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00000176-e6f7-dce8-adff-f6f7707e000090.5 WESA's Life of Learning series focuses on learning and education activities, opportunities and challenges in the Greater Pittsburgh area.This multi-year commitment to providing learning-focused news coverage in southwestern Pennsylvania is made possible by a generous grant from the Grable Foundation.

PPS Leaders Encouraging Black Male Students To Become Teachers

Virginia Alvino
90.5 WESA

Though more than 60 percent of the students in Pittsburgh Public Schools are people of color, district officials said eighty-five percent of its teachers are white and primarily women.

Carrick High School junior Trevon Stanton said throughout his education, he’s rarely had a teacher who looks like him. That’s why he’s considering becoming a teacher one day.

First off, it starts with me," Stanton said. "If no one’s going to be the change then I will.”

Pittsburgh Public Schools officials said they want the district’s teachers to better reflect the student body and are encouraging young students of color to consider a teaching career one day. That's why Stanton was one of about 60 students invited to participate in a day of workshops and meeting with educators.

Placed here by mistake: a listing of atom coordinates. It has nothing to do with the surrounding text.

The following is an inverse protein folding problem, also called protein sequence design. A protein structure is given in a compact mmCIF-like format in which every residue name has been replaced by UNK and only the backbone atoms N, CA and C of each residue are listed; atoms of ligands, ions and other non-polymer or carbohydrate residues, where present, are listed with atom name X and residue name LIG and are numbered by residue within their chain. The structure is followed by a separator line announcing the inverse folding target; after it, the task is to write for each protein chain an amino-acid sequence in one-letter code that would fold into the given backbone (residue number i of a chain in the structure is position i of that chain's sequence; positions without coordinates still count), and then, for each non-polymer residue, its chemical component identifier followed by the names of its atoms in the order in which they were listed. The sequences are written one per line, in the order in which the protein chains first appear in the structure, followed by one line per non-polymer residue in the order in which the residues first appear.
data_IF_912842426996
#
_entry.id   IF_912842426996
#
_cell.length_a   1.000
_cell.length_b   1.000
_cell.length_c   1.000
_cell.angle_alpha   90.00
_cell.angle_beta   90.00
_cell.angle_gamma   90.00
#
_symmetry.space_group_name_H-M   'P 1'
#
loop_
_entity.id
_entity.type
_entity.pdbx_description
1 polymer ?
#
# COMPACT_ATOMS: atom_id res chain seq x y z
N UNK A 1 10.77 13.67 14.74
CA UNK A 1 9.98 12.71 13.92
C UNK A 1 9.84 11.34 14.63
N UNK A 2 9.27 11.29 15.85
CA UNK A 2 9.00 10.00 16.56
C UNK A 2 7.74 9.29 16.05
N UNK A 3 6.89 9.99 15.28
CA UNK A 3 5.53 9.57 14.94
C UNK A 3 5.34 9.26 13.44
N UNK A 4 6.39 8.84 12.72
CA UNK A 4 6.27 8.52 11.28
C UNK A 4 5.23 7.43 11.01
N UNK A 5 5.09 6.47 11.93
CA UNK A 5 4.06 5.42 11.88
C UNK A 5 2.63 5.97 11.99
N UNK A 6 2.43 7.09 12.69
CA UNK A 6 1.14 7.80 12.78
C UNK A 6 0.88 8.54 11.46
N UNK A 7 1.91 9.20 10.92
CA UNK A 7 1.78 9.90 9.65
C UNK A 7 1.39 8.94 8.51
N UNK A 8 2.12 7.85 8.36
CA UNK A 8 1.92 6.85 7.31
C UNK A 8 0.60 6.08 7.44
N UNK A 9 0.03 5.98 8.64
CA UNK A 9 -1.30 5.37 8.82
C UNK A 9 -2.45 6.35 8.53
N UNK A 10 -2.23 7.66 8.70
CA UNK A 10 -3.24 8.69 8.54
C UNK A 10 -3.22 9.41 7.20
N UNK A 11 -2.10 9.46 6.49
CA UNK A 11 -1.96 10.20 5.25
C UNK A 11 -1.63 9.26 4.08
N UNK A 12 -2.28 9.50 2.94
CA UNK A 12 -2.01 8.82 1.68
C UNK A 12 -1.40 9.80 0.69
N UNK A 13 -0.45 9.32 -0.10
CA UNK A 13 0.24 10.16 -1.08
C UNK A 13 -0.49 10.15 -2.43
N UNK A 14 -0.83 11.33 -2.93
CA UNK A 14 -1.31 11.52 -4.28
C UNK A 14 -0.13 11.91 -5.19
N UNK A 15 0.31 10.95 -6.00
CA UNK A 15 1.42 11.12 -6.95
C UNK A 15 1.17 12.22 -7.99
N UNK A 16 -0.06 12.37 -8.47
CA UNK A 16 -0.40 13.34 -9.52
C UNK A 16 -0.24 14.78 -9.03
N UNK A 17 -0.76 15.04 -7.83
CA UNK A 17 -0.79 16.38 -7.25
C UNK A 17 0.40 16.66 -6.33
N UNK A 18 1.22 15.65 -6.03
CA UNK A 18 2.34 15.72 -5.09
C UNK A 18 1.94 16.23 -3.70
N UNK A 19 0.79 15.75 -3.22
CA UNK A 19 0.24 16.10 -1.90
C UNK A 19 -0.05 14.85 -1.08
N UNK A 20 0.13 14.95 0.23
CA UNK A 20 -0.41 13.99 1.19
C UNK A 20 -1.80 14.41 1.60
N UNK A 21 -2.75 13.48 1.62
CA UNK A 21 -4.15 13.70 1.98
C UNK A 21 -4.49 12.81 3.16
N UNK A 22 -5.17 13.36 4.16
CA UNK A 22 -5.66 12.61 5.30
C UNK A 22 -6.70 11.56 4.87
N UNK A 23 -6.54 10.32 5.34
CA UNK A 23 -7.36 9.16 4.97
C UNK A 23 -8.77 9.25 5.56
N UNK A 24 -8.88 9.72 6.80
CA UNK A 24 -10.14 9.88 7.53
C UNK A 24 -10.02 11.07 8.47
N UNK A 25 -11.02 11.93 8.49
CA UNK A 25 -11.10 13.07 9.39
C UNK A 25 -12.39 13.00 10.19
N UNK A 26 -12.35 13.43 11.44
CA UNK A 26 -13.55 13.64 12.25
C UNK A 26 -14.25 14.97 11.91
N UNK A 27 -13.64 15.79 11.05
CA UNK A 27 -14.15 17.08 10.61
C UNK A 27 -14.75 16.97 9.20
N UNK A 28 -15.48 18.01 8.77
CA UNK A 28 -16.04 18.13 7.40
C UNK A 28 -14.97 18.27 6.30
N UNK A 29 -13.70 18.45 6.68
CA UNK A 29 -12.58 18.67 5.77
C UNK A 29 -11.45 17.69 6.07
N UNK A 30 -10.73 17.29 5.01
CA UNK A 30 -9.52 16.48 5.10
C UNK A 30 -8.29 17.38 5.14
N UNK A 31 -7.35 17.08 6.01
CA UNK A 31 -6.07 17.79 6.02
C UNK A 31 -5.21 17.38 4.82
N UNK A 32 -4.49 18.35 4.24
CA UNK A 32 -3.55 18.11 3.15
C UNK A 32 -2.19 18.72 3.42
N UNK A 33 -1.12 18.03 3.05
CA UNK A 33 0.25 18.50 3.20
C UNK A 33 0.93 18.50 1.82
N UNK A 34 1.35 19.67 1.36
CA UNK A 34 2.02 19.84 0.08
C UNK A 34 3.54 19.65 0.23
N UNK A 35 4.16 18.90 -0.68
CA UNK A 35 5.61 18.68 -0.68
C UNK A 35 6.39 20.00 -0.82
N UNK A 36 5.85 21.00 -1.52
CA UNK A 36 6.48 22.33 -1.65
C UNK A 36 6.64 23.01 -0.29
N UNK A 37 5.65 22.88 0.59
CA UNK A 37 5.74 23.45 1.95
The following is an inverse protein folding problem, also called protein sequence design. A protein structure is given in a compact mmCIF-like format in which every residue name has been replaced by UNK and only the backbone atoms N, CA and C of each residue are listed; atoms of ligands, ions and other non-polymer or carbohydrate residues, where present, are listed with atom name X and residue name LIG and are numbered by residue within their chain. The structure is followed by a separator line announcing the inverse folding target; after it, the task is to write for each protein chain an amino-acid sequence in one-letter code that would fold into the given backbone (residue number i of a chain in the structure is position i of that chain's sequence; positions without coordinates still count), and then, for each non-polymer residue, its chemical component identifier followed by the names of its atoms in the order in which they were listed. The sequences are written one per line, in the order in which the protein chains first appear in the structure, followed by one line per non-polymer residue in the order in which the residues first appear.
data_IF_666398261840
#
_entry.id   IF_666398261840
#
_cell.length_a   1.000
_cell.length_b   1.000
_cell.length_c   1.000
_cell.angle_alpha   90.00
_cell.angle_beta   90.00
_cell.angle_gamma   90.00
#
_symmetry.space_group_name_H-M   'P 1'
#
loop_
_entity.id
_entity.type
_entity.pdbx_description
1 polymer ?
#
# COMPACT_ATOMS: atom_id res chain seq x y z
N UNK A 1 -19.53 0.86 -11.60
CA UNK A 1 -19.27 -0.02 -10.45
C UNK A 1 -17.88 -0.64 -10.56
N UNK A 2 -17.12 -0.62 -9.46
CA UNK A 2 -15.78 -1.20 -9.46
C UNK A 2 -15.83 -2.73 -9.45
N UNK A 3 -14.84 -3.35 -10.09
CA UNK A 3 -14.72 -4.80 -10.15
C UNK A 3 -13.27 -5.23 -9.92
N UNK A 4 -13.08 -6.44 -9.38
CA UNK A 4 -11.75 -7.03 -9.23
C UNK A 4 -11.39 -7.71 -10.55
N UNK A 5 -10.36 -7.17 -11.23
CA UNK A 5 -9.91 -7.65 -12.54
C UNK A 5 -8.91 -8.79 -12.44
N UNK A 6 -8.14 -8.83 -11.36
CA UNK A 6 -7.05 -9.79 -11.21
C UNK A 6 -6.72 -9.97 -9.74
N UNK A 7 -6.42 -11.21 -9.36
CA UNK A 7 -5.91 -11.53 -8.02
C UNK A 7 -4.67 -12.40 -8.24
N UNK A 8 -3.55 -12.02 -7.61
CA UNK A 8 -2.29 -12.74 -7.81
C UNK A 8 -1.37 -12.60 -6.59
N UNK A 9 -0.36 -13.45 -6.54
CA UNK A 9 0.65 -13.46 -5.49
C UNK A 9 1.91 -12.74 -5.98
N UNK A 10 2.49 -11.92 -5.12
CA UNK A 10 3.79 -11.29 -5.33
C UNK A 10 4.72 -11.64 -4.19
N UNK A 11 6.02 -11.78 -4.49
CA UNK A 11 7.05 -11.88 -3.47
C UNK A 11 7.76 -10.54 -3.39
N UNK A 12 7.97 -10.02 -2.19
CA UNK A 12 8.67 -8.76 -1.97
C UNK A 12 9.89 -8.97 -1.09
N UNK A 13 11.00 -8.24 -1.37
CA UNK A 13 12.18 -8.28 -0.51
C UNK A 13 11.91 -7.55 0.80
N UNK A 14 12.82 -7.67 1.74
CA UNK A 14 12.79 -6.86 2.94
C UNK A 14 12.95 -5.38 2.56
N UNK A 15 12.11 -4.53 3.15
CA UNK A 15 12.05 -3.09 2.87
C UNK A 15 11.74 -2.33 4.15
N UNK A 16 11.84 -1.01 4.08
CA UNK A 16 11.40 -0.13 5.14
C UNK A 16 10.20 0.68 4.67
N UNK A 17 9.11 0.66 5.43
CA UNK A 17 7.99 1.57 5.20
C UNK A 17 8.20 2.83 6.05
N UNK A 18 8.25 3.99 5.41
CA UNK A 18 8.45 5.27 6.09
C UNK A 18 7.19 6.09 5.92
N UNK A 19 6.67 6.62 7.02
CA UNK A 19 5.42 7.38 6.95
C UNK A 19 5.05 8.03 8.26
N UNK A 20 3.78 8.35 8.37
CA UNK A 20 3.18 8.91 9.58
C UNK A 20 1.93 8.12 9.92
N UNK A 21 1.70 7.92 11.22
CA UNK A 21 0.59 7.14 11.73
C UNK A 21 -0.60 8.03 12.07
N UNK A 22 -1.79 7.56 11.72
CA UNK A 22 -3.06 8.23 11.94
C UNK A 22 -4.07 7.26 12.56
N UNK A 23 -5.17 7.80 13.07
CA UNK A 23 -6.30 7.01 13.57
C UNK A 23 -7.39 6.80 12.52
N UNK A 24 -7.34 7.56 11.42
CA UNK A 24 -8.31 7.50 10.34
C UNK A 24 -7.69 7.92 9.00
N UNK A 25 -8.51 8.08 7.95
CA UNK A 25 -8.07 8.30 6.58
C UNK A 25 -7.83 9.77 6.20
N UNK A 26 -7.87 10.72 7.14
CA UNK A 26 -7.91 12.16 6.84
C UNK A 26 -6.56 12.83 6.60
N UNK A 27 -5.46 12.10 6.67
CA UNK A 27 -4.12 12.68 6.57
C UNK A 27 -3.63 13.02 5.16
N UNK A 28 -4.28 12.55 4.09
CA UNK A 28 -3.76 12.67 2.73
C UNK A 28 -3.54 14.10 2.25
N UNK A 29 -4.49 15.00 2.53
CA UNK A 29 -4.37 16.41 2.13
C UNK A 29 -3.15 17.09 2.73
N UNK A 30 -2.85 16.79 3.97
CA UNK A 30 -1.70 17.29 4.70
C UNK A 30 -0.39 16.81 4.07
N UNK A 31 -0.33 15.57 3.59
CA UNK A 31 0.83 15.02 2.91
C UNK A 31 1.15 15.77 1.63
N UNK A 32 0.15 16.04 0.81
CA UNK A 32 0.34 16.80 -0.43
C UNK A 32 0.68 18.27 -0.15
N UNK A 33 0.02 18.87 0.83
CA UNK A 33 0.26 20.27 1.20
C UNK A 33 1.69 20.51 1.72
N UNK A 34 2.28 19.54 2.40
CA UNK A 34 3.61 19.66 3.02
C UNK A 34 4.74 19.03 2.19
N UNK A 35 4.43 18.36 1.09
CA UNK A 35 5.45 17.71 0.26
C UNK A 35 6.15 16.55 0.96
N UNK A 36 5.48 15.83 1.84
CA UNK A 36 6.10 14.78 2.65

“I tell them my personal experiences," said Carlton Heywood, a librarian at Brashear High School. "They can’t look at it as they’re going to be rich. They have to look at it as there’s more to it. There’s an intrinsic value to it.”

Heywood said black men have a lot of cultural and academic knowledge to offer all students. But he said it can be hard to convince black male students that teaching could be the right profession for them.  

According to the National Center for Education Statistics, 6.8 percent of public school teachers in the U.S. are black. 

Heywood said he has seen some interest in teaching among his students, but increasing the ratio of teachers of color in Pittsburgh will likely be a slow process.